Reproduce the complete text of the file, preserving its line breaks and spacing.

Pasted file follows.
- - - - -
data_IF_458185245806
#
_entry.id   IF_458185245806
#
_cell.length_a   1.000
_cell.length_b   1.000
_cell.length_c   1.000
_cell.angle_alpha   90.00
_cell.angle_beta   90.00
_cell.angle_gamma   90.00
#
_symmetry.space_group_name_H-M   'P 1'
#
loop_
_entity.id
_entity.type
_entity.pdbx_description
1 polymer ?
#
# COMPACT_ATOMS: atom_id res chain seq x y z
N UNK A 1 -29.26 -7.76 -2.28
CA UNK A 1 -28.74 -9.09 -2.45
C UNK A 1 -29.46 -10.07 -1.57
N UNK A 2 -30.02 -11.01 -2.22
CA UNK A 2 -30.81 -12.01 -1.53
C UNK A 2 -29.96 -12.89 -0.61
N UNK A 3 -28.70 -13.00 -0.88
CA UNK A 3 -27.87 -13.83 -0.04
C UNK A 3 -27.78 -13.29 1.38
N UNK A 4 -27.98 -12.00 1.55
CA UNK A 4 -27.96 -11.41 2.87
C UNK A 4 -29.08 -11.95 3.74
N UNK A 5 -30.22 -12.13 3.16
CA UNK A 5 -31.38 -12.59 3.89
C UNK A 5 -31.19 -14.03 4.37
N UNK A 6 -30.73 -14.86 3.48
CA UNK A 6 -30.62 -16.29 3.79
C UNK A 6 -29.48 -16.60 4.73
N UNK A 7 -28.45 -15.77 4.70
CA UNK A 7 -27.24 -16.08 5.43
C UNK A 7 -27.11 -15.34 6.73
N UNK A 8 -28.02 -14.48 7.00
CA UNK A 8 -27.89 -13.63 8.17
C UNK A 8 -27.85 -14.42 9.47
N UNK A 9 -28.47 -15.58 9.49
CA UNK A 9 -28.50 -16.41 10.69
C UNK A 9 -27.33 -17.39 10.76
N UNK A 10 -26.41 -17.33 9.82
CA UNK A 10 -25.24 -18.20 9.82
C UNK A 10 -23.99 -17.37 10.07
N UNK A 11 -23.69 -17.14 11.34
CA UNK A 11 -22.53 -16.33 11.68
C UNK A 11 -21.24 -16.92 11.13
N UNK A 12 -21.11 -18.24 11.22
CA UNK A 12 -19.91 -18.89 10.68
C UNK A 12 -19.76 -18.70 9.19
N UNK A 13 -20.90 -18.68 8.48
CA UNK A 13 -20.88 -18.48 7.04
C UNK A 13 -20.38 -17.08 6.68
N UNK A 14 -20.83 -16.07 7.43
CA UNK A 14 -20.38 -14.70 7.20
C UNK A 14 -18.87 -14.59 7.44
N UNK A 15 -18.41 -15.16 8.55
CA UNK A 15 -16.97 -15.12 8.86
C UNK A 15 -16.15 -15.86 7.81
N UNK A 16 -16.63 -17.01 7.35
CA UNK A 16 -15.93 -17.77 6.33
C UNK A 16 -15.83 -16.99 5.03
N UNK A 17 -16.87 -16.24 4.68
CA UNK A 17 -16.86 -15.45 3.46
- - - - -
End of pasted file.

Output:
data_IF_458185245806
#
_entry.id   IF_458185245806
#
_cell.length_a   1.000
_cell.length_b   1.000
_cell.length_c   1.000
_cell.angle_alpha   90.00
_cell.angle_beta   90.00
_cell.angle_gamma   90.00
#
_symmetry.space_group_name_H-M   'P 1'
#
loop_
_entity.id
_entity.type
_entity.pdbx_description
1 polymer ?
#
# COMPACT_ATOMS: atom_id res chain seq x y z
N UNK A 1 -29.26 -7.76 -2.28
CA UNK A 1 -28.74 -9.09 -2.45
C UNK A 1 -29.46 -10.07 -1.57
N UNK A 2 -30.02 -11.01 -2.22
CA UNK A 2 -30.81 -12.01 -1.53
C UNK A 2 -29.96 -12.89 -0.61
N UNK A 3 -28.70 -13.00 -0.88
CA UNK A 3 -27.87 -13.83 -0.04
C UNK A 3 -27.78 -13.29 1.38
N UNK A 4 -27.98 -12.00 1.55
CA UNK A 4 -27.96 -11.41 2.87
C UNK A 4 -29.08 -11.95 3.74
N UNK A 5 -30.22 -12.13 3.16
CA UNK A 5 -31.38 -12.59 3.89
C UNK A 5 -31.19 -14.03 4.37
N UNK A 6 -30.73 -14.86 3.48
CA UNK A 6 -30.62 -16.29 3.79
C UNK A 6 -29.48 -16.60 4.73
N UNK A 7 -28.45 -15.77 4.70
CA UNK A 7 -27.24 -16.08 5.43
C UNK A 7 -27.11 -15.34 6.73
N UNK A 8 -28.02 -14.48 7.00
CA UNK A 8 -27.89 -13.63 8.17
C UNK A 8 -27.85 -14.42 9.47
N UNK A 9 -28.47 -15.58 9.49
CA UNK A 9 -28.50 -16.41 10.69
C UNK A 9 -27.33 -17.39 10.76
N UNK A 10 -26.41 -17.33 9.82
CA UNK A 10 -25.24 -18.20 9.82
C UNK A 10 -23.99 -17.37 10.07
N UNK A 11 -23.69 -17.14 11.34
CA UNK A 11 -22.53 -16.33 11.68
C UNK A 11 -21.24 -16.92 11.13
N UNK A 12 -21.11 -18.24 11.22
CA UNK A 12 -19.91 -18.89 10.68
C UNK A 12 -19.76 -18.70 9.19
N UNK A 13 -20.90 -18.68 8.48
CA UNK A 13 -20.88 -18.48 7.04
C UNK A 13 -20.38 -17.08 6.68
N UNK A 14 -20.83 -16.07 7.43
CA UNK A 14 -20.38 -14.70 7.20
C UNK A 14 -18.87 -14.59 7.44
N UNK A 15 -18.41 -15.16 8.55
CA UNK A 15 -16.97 -15.12 8.86
C UNK A 15 -16.15 -15.86 7.81
N UNK A 16 -16.63 -17.01 7.35
CA UNK A 16 -15.93 -17.77 6.33
C UNK A 16 -15.83 -16.99 5.03
N UNK A 17 -16.87 -16.24 4.68
CA UNK A 17 -16.86 -15.45 3.46